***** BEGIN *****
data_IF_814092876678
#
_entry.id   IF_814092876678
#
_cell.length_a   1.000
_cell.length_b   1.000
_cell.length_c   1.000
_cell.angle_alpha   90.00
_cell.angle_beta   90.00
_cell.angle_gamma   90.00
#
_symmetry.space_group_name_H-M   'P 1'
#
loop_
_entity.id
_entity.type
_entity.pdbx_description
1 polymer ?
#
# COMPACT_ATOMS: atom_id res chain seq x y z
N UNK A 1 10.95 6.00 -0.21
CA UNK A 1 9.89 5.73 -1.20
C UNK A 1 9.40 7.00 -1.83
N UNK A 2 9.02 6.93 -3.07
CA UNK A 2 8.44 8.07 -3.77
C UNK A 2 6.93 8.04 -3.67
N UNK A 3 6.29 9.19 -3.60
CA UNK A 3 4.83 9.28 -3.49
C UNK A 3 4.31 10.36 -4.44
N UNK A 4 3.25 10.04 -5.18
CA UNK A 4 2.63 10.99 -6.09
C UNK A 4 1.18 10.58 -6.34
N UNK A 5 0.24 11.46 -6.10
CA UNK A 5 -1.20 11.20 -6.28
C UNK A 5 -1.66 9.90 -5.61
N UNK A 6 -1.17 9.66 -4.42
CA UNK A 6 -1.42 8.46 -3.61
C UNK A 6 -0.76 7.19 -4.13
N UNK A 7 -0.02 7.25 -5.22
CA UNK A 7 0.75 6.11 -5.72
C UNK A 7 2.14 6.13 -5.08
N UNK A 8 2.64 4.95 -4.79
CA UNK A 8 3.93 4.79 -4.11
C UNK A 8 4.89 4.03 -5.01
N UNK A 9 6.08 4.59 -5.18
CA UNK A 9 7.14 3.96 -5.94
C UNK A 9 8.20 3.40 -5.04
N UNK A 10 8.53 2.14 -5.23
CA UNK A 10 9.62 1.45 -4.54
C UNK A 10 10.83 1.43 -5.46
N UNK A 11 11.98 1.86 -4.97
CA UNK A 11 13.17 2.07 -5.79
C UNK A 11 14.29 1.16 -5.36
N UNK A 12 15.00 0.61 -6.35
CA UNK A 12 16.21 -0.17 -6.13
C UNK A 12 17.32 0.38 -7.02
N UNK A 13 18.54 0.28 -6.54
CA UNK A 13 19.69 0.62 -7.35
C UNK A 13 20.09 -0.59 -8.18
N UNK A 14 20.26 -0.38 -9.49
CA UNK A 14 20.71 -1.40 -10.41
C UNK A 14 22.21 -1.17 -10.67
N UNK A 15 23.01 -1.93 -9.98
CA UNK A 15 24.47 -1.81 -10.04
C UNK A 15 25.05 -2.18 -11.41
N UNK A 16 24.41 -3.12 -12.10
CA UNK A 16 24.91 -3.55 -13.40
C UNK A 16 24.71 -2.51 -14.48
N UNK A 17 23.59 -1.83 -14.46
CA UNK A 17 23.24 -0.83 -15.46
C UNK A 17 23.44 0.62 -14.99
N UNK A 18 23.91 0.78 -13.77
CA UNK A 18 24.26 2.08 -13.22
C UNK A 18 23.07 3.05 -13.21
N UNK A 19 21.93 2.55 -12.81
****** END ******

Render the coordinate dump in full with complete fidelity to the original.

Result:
data_IF_814092876678
#
_entry.id   IF_814092876678
#
_cell.length_a   1.000
_cell.length_b   1.000
_cell.length_c   1.000
_cell.angle_alpha   90.00
_cell.angle_beta   90.00
_cell.angle_gamma   90.00
#
_symmetry.space_group_name_H-M   'P 1'
#
loop_
_entity.id
_entity.type
_entity.pdbx_description
1 polymer ?
#
# COMPACT_ATOMS: atom_id res chain seq x y z
N UNK A 1 10.95 6.00 -0.21
CA UNK A 1 9.89 5.73 -1.20
C UNK A 1 9.40 7.00 -1.83
N UNK A 2 9.02 6.93 -3.07
CA UNK A 2 8.44 8.07 -3.77
C UNK A 2 6.93 8.04 -3.67
N UNK A 3 6.29 9.19 -3.60
CA UNK A 3 4.83 9.28 -3.49
C UNK A 3 4.31 10.36 -4.44
N UNK A 4 3.25 10.04 -5.18
CA UNK A 4 2.63 10.99 -6.09
C UNK A 4 1.18 10.58 -6.34
N UNK A 5 0.24 11.46 -6.10
CA UNK A 5 -1.20 11.20 -6.28
C UNK A 5 -1.66 9.90 -5.61
N UNK A 6 -1.17 9.66 -4.42
CA UNK A 6 -1.42 8.46 -3.61
C UNK A 6 -0.76 7.19 -4.13
N UNK A 7 -0.02 7.25 -5.22
CA UNK A 7 0.75 6.11 -5.72
C UNK A 7 2.14 6.13 -5.08
N UNK A 8 2.64 4.95 -4.79
CA UNK A 8 3.93 4.79 -4.11
C UNK A 8 4.89 4.03 -5.01
N UNK A 9 6.08 4.59 -5.18
CA UNK A 9 7.14 3.96 -5.94
C UNK A 9 8.20 3.40 -5.04
N UNK A 10 8.53 2.14 -5.23
CA UNK A 10 9.62 1.45 -4.54
C UNK A 10 10.83 1.43 -5.46
N UNK A 11 11.98 1.86 -4.97
CA UNK A 11 13.17 2.07 -5.79
C UNK A 11 14.29 1.16 -5.36
N UNK A 12 15.00 0.61 -6.35
CA UNK A 12 16.21 -0.17 -6.13
C UNK A 12 17.32 0.38 -7.02
N UNK A 13 18.54 0.28 -6.54
CA UNK A 13 19.69 0.62 -7.35
C UNK A 13 20.09 -0.59 -8.18
N UNK A 14 20.26 -0.38 -9.49
CA UNK A 14 20.71 -1.40 -10.41
C UNK A 14 22.21 -1.17 -10.67
N UNK A 15 23.01 -1.93 -9.98
CA UNK A 15 24.47 -1.81 -10.04
C UNK A 15 25.05 -2.18 -11.41
N UNK A 16 24.41 -3.12 -12.10
CA UNK A 16 24.91 -3.55 -13.40
C UNK A 16 24.71 -2.51 -14.48
N UNK A 17 23.59 -1.83 -14.46
CA UNK A 17 23.24 -0.83 -15.46
C UNK A 17 23.44 0.62 -14.99
N UNK A 18 23.91 0.78 -13.77
CA UNK A 18 24.26 2.08 -13.22
C UNK A 18 23.07 3.05 -13.21
N UNK A 19 21.93 2.55 -12.81